Clothes (Un)Make the (Wo)Man – Ungendering Fashion (2015)?Hazel Clark and Leena-Maija Rossi (In Barry, Ben & Andrew Reilly (eds.) (2020) Crossing Gender Boundaries: Fashion to Create, Disrupt, and Transcend. Intellect Books) Acknowledged by many as the year that the term ‘transgender’ fully entered American mainstream consciousness, 2015 marked a distinct cultural watershed. Models, media stars and activists were coming out with their transgender identities (Griggs 2015). At the same time, and without coincidence, the world of fashion took up the issue. Transgender models such as Lea T walked the runways, and Andreja Pejic was featured in the May issue of Vogue. Designers and brands also openly revealed a new gender consciousness, or even strove beyond gender dichotomy. Kimberly Chrisman-Campbell (2015) crystallized the moment by writing for The Atlantic: ‘Indeed, unisex everything appears to be back with a vengeance’. Yet this was not merely the 1960s unisex revisited. The phenomenon encompassed, but also moved beyond, avant-gardist designers and high-fashion brands, and in the United States extended further than the ‘fashion center’ of New York City (Chrisman-Campbell 2015; Leach 2015). It came to the British high street when in March 2015, Selfridges in London opened its Agender department consisting of three floors (Selfridges 2015; Tsjeng 2015). Zara followed suit exactly one year later (Sharkey 2016). The New York Times Style Magazine published fashion spreads on gender-blending menswear, representing androgynous black models (New York Times, 2015). According to Harper’s Bazaar, among eighteen ‘fashion moments’ of 2015 were: Caitlyn Jenner appearing on the cover of the July issue of Vanity Fair, photographed by Annie Leibovitz; Kanye West’s two-gender ambiguous Yeezy collections; Rick Owens Spring 2016 collection, featuring models strapped together walking the runway, redolent of performances by Leigh Bowery; but also some distinctly binary-gendered examples. Therefore, we can ask whether in the third millennium, fashion can serve to make and unmake genders, and in what way this making and possible unmaking of genders affects the way sexuality is performed (Bain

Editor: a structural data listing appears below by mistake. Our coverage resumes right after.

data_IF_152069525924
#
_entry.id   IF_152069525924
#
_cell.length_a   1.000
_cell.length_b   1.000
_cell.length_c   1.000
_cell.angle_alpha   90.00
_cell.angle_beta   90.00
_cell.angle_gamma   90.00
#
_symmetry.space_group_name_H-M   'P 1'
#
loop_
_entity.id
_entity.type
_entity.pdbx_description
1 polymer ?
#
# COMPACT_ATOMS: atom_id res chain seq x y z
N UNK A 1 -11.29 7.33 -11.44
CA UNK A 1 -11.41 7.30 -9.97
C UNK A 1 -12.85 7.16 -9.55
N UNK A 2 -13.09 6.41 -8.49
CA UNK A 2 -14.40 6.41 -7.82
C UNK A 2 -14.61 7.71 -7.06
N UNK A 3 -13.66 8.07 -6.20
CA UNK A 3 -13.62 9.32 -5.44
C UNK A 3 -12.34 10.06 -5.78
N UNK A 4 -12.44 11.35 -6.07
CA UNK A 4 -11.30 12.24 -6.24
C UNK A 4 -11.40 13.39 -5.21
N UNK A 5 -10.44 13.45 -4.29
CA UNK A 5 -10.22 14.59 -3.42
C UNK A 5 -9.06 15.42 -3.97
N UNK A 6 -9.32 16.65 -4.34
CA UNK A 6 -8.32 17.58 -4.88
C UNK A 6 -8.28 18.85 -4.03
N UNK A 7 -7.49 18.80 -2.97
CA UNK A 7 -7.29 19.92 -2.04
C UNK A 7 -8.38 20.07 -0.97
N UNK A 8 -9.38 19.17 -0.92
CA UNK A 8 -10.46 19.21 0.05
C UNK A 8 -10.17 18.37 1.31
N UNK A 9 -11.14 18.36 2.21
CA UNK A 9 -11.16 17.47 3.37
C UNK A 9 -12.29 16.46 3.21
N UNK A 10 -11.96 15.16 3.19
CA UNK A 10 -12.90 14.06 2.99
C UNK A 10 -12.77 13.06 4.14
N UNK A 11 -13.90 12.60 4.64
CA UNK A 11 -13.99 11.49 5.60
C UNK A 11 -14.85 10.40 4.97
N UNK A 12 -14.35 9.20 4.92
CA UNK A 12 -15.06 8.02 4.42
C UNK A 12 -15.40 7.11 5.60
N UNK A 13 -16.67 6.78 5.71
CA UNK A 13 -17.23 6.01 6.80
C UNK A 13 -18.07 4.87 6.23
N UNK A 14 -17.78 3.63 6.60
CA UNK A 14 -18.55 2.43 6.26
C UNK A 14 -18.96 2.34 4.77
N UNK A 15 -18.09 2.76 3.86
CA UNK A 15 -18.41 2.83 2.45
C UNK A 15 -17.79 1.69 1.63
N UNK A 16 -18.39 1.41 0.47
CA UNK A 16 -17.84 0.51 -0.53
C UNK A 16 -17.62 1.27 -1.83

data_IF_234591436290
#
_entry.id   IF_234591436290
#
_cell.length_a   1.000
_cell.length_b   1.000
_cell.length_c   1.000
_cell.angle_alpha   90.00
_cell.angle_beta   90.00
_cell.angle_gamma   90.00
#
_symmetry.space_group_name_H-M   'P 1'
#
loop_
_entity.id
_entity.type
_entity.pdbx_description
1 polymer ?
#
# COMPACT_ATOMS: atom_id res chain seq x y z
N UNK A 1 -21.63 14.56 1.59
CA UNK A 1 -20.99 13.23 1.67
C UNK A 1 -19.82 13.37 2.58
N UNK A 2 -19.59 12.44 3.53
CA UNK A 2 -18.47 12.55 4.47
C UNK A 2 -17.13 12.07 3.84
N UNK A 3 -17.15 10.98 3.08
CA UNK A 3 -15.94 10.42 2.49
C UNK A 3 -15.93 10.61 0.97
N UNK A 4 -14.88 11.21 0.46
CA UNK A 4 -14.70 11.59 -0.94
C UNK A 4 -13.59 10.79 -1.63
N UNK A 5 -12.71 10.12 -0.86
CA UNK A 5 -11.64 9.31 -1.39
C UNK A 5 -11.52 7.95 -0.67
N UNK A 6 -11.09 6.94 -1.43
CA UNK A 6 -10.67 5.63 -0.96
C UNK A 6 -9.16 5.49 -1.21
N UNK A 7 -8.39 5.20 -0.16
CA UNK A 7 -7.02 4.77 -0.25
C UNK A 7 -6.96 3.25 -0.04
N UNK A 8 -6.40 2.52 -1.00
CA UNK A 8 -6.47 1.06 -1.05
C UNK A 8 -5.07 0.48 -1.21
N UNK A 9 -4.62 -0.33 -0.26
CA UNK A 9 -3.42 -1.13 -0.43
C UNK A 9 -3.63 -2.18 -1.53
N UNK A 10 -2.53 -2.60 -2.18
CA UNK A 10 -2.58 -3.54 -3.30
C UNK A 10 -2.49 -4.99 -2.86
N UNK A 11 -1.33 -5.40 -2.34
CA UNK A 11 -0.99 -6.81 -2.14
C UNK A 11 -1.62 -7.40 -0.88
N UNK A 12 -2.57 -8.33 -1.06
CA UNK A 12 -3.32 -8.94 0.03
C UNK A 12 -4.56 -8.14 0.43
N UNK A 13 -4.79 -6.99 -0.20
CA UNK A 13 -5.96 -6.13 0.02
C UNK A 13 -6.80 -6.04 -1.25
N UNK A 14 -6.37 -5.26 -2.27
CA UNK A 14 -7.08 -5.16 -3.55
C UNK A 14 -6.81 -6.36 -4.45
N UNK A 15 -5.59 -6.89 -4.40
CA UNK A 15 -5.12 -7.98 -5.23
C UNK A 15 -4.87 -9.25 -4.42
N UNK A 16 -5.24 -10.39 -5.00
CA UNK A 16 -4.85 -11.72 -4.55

2017). Gender and Sexuality, from Being to Doing For the less fashion informed or interested, the transformation of former Olympic athlete, and Kardashian father and step-father, Bruce Jenner to Caitlyn Jenner highlighted gender transitioning more widely. Laverne Cox, the trans actress who became a celebrity for her role in the Netflix series Orange Is the New Black (2013–) (Carveth 2015) and had been nominated in 2014 for a Primetime Emmy Award as the first openly transgender person, was in 2015 named as one of the ‘Pioneers’ on TIMEmagazine’s list of the ‘100 most influential people’ (/). These examples, among others, identify the mid-2010s as marking a ‘paradigm shift’ connected to changes in conceptualizing gender, and corporeally living and doinggender (Butler 1990; Lloyd 2007; Zimmerman and West 1987) within, but also beyond, American society. This, in turn, was reflected in contemporary fashion.